Day 4 of my trip to New Orleans for the Unitarian Universalist Association’s General Assembly (UUA GA) dawned with beauty and sunshine! I’d been really fortunate to find the local streetcar than ran between the neighborhood I was staying in and the Ernest Morial Convention Center. The 1 mile walk between my residence and the streetcar stop was a great way to get some steps in and to see more of New Orleans up close and personal.
I saw the streetcars early on in my visit, when I was catching Uber rides with my housemates, decided to save some money and see some more of the city at the same time. There are three different Streetcar lines: St. Charles (the oldest continuously operating streetcar in the world), Canal Street (it travels the five-and-a-half mile route from the foot of Canal Street through the Central Business District of New Orleans and into the Mid-City area), and the Riverfront Line.
The Riverfront line takes you past the quaint shops of the French Market to the new Aquarium of the Americas and beyond, making shopping, dining and sightseeing just a streetcar ride away. The Riverfront Line also passes by the famous Riverwalk Marketplace, shops at Canal Place, and Harrah’s Casino. . The Riverfront line was the one I traveled most often, though I wish I’d had time to ride the other two. The fare is reasonable: $1.25 for a one-way trip, and you can also get discounts for buying a one-day “Jazzy Pass” ($3.00 for the whole day) and if you’re going to be in NOLA for a while, consider the 3 day pass at $9.00, or a 31-day pass for $55.00!
Baba Sanyika – Dr. Mtangulizi Sanyika (aka Hayward Henry Jr.) – was the founding chair of the Black Unitarian Universalist Caucus (BUUC) and Black Affairs Council (BAC) from 1967 to 1973, during a difficult and contentious time in our denomination’s history. He presented a workshop entitled “Black Power Challenges Liberal Religion: Fifty Years Later” at the conference, and later delivered another speech the following day to the wider GA audience. To hear about the controversy from one who was THERE was amazing and educational and uplifting, because it helped to center for me my commitment to my denomination and my desire to help us all move forward.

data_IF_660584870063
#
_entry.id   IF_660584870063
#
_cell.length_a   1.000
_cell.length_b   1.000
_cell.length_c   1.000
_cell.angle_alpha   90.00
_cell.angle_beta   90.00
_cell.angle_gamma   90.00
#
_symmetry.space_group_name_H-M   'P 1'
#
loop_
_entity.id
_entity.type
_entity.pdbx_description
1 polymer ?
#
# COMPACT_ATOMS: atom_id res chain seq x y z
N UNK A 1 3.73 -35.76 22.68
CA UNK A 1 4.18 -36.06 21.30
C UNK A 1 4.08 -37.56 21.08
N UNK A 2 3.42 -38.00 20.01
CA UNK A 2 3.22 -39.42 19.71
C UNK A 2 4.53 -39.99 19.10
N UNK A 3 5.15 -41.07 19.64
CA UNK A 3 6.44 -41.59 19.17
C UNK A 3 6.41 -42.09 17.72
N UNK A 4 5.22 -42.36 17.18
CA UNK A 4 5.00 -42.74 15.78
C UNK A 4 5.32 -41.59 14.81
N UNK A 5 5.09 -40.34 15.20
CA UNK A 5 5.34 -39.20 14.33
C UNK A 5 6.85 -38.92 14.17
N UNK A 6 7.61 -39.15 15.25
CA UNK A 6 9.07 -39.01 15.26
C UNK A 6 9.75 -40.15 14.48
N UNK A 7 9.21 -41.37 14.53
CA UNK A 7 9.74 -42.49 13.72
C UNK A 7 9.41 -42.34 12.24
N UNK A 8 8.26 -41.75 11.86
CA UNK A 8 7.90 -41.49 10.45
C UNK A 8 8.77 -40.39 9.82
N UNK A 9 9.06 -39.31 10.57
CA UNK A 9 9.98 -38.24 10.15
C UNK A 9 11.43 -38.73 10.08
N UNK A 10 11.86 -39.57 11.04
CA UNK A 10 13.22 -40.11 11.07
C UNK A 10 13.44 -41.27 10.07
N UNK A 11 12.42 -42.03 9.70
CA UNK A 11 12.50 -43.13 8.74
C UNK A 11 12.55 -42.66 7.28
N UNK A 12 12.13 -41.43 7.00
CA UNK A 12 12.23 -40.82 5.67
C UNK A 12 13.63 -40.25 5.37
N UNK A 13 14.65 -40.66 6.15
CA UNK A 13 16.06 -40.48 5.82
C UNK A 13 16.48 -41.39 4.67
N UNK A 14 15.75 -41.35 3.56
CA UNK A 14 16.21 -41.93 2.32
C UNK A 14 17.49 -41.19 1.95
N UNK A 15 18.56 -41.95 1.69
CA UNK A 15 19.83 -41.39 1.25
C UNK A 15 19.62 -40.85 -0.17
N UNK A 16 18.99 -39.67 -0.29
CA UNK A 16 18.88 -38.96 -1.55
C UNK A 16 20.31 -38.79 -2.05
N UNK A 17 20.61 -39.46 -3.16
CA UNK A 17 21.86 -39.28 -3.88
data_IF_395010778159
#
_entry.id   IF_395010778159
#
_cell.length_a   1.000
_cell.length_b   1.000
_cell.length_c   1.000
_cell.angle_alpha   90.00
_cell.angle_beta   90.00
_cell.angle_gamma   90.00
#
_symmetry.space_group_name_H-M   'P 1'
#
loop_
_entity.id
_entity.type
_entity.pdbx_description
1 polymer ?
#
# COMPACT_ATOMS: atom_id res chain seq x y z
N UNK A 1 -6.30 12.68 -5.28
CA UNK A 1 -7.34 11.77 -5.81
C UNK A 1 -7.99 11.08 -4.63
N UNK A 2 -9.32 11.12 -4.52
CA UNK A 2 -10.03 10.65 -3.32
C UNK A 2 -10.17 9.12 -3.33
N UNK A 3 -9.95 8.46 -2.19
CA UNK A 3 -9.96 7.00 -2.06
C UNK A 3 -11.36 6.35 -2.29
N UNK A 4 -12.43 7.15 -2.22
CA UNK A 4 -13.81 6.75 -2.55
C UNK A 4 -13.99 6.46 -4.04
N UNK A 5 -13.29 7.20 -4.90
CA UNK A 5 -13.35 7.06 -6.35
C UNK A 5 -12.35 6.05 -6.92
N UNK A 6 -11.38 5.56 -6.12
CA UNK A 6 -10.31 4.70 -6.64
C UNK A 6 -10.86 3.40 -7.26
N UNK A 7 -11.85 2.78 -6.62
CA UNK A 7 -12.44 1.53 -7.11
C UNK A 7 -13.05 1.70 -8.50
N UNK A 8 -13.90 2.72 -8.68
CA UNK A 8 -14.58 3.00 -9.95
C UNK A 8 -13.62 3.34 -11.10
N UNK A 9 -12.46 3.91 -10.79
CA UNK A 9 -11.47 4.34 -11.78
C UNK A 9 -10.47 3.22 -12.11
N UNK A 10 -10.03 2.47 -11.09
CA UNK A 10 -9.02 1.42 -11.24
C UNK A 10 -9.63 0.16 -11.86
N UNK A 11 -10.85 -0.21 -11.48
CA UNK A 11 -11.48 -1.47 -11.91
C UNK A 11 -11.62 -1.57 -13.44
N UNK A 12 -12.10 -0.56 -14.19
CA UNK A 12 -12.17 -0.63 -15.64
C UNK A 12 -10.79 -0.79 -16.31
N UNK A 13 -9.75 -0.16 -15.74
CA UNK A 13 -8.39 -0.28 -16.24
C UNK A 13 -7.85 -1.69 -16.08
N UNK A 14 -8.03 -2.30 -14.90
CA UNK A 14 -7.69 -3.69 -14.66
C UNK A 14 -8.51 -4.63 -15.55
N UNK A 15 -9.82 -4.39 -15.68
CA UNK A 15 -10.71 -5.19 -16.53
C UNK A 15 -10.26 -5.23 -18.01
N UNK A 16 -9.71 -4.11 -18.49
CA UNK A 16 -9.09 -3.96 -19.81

Hiding away from controversy – or worse yet, having your voice silenced or ignored to avoid controversy – is NOT a good situation. During this GA, there was a lot of conversation about the past, the present, and about how we can shape a new and different future. It’s been said that denominations throughout the world are watching what we as Unitarian Universalists do to resolve the controversies and how we act, speak and move with each other.
Baba Sanyika told us of the “Black Empowerment Controversy” that affected so many in the faith. I had just learned about the controversy in my Spring 2017 Unitarian Universalist History course, so this was an excellent follow-up to that course. So many hurt feelings and changes came out of that time period. Unitarian Universalism lost 1,500 members (African-Americans and others), and some were so hurt by the fallout from the controversy that they never returned to the denomination. Lessons are still being learned from that time – and it is forcing us modern-day UUs to take a hard look at the disconnect between the behavior of the past and the principles we claim so fervently.
In one of the denominations I was a part of in my past, this discussion would NEVER have been held openly, at a meeting where several thousand members of the denomination were present. Leaders would not have been questioned or held accountable in the same way – I know this, because while the controversy I lived through was not the same as this one, I remember being told that because I was not a member of the ministry or the ruling class, so to speak, my voice would not be heard.
That is one of the gifts of Congregational Polity – the working principle that members of a UU Congregation can call their leaders to question – no matter how difficult the questions are – and keep on asking tough questions until the answers are forthcoming. It’s not a perfect system yet – after all, there are human beings (wonderfully imperfect) involved…but it’s certainly better than anything else I’ve seen!